Active Infrared Perimeter Detection
Posted by Security Electronics and Networks | @Alarms Articles | September 9, 2012, 7:00am AEST
There’s no need to think of perimeter intrusion detection systems as prohibitively expensive collections of devices that will require separate control and management. Any facility can significantly improve its electronic security system by incorporating active infrared sensors (AIRS) into existing alarm panels.
In terms of design and construction, the complete sensor includes an infrared LED light source inside the transmitter. The transmitter pushes a specific visible light wavelength across open ground to a receiver’s photoelectric cell. If the beam is broken an alarm is generated.
There are 3 possible configurations for external perimeter AIRS installations. First up is the short-range single beam sensor. It’ll have a range between 30-150m and will be pole mounted between 1.2 and 1.8m. Sensor cases will be waterproof and dustproof and there should be an anti-tamper switch.
These single-source AIRS sensors are going to rely on unsuspecting intruders or an interlocking pattern of several units installed at different heights to detect perimeter breach. Ideal applications include support of boundary fences, gates, lanes or access routes. Installing them behind perimeter fences gives increased protection for vandal attacks.
The next AIRS option is the short-range stack. These sensors are also known as invisible fences and are distinctive in appearance with their elongated sensor bodies. The principles that govern a single beam AIRS unit rule here too, the only difference being sensors are located vertically within the transmitter case, their position matching photoelectric cell location in the receiver stack.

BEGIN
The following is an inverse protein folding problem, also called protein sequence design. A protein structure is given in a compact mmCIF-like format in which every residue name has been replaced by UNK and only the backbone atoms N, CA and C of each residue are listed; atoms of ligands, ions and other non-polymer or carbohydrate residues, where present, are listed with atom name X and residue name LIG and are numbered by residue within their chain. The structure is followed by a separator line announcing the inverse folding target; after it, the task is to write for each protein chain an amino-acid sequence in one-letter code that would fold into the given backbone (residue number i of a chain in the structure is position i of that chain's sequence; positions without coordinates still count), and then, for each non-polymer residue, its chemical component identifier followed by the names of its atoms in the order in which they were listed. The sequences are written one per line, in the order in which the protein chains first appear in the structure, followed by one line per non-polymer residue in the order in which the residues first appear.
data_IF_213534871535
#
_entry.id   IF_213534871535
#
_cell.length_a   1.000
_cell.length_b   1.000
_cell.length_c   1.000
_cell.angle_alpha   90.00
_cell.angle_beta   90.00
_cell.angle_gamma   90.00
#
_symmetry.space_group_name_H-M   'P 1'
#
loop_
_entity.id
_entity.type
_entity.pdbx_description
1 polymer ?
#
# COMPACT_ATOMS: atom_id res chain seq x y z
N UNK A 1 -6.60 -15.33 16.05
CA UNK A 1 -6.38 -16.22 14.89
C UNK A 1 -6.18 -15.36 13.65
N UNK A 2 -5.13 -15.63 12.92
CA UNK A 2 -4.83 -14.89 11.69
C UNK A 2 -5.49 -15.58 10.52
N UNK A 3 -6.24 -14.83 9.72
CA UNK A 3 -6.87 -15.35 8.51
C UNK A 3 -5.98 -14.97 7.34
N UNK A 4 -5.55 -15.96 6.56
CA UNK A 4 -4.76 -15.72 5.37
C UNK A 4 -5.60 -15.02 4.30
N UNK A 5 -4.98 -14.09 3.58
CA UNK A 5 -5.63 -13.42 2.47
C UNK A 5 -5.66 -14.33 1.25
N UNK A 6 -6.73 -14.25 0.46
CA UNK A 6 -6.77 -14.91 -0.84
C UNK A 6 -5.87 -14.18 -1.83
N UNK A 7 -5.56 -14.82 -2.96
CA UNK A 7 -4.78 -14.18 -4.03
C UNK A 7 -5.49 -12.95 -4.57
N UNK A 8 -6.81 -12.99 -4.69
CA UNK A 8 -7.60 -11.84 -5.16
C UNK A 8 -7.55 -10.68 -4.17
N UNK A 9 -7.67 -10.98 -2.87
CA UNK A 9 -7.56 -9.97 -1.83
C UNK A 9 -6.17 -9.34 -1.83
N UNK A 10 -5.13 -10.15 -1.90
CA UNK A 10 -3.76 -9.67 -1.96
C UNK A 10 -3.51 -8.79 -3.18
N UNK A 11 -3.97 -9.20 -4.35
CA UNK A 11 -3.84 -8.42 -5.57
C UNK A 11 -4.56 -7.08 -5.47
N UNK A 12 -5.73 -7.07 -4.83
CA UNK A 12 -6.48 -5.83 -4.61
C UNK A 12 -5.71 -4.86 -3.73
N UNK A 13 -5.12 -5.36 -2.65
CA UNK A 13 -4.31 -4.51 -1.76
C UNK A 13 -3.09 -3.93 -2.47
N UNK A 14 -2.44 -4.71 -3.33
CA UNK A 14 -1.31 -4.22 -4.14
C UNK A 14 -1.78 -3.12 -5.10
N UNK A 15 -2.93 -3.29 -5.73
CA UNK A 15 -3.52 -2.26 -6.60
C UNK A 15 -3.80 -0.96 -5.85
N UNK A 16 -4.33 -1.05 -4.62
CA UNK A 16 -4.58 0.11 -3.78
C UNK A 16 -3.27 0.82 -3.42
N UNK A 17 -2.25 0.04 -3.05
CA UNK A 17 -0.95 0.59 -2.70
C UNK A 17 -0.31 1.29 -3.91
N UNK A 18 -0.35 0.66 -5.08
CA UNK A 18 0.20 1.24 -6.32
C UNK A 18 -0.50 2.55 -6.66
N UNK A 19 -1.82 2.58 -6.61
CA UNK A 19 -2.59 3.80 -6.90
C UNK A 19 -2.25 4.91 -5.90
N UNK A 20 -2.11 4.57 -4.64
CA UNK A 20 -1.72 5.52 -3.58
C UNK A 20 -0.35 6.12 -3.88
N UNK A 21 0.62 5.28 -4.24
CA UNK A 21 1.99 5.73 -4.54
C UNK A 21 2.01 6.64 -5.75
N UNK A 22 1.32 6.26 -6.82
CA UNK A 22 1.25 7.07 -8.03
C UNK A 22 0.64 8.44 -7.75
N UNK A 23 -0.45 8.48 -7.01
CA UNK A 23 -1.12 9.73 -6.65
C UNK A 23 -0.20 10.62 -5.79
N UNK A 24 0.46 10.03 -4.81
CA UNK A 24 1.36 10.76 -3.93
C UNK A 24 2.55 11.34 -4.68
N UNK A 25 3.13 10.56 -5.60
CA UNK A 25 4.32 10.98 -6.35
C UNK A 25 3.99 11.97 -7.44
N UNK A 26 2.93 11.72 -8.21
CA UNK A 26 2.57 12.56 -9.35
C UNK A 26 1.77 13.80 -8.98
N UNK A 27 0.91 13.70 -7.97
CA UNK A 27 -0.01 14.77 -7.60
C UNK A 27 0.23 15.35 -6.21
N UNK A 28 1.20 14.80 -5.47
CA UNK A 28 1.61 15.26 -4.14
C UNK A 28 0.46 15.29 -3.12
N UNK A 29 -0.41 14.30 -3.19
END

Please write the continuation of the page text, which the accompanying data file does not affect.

Beams can be parallel or divergent depending on applications and the false alarm threat posed by wildlife or wandering pets. AIRS’ invisible fence heights can range up to 8 metres depending on configuration – much too high to climb over.
Finally, there’s the long range, single or multi-beam sensor. This is a single purpose unit with a range up to 400m. They are best used in support of longer physical perimeters and have the advantage of a super-slim profile.
Features you want
There are a number of features any good quality AIRS unit should have. Remember that these units are designed to be installed outdoors and that means they’re going to be assaulted by the elements. Look for a polycarbonate enclosure that’s weatherproof and dustproof. Any metal fittings or brackets should be resistant to corrosion and of robust construction.
In terms of operational features, you want defogger, defroster and heating elements, as well as an attenuating alarm indicator that indicates the presence of fog. Look for anti-tamper, anti-climb, low beam dispersal, angle adjustment and DSP discrimination between objects like birds and moving branches or leaves, and intruders.
You want the sensor to be able to recognize an object’s size and speed of travel. To achieve this, a dual or quadruple sensor beam is used.
You should also make sure stacks have a spring-loaded anti-climb switch built in and always activate the anti-masking feature. For higher security sites ensure beams in towers with a number of sensors located above each other. Something else that’s vital is anti-crawl beams.
Another clever idea is to install multiple stacks in overlapping fields so the location of one stack is protected by the cover of another. This technique will also give a more complex beam pattern, improving overall site coverage. And look for units designed to avoid cross talk when multiple stacks are being used.
Another useful feature that should be deployed if your sensor offers it is programmable interruption time. This lets installers set sensors up to ignore the swift passage of birds or the movement of wildlife. Try to make sure any AIRS sensor you buy has screening to protect the receiver from the effects of strong natural light that might blind it.
And look for double modulation. This second frequency confuses learning remotes and ensures they can’t beat your defences. The best systems use 4 IR beams to deliver 16 separate beam paths between transmitter and receiver.